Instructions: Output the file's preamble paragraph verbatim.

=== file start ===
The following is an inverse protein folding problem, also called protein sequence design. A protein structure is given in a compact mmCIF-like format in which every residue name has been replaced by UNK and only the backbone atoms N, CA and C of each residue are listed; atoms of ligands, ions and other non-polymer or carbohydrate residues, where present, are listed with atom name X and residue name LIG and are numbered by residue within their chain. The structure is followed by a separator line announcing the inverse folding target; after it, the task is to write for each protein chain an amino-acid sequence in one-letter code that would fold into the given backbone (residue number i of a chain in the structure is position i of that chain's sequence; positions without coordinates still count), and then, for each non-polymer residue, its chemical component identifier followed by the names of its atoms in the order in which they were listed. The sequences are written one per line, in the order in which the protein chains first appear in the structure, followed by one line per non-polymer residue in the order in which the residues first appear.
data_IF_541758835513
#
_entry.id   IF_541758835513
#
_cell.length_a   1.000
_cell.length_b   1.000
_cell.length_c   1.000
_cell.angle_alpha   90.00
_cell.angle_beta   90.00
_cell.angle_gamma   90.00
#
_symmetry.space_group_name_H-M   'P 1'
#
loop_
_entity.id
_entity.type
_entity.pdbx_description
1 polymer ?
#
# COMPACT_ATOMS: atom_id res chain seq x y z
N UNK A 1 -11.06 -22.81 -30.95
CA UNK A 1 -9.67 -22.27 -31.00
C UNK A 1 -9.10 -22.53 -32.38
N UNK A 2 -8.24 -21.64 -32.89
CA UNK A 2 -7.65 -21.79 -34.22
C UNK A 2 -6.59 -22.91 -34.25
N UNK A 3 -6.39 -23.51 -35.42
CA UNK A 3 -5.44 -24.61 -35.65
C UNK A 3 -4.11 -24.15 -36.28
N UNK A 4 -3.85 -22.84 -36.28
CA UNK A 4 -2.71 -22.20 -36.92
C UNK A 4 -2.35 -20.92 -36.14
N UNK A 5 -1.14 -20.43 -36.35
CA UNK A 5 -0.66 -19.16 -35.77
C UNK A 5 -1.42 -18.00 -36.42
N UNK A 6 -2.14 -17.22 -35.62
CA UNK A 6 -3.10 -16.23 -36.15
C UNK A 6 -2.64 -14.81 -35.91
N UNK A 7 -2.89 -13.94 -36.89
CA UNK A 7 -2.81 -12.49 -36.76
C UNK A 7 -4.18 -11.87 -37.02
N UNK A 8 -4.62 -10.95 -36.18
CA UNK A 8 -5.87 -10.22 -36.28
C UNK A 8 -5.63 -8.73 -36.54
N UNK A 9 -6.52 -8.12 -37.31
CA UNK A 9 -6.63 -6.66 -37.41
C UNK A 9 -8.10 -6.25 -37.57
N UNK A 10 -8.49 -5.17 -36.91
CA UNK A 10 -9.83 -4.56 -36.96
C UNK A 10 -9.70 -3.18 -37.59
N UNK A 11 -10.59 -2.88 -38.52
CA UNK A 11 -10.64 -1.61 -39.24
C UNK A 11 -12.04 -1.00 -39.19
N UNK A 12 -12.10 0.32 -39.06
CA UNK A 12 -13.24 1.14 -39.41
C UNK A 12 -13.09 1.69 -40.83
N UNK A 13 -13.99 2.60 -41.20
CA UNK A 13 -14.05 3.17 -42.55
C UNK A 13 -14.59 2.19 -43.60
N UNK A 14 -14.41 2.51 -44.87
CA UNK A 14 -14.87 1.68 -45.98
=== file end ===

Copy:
The following is an inverse protein folding problem, also called protein sequence design. A protein structure is given in a compact mmCIF-like format in which every residue name has been replaced by UNK and only the backbone atoms N, CA and C of each residue are listed; atoms of ligands, ions and other non-polymer or carbohydrate residues, where present, are listed with atom name X and residue name LIG and are numbered by residue within their chain. The structure is followed by a separator line announcing the inverse folding target; after it, the task is to write for each protein chain an amino-acid sequence in one-letter code that would fold into the given backbone (residue number i of a chain in the structure is position i of that chain's sequence; positions without coordinates still count), and then, for each non-polymer residue, its chemical component identifier followed by the names of its atoms in the order in which they were listed. The sequences are written one per line, in the order in which the protein chains first appear in the structure, followed by one line per non-polymer residue in the order in which the residues first appear.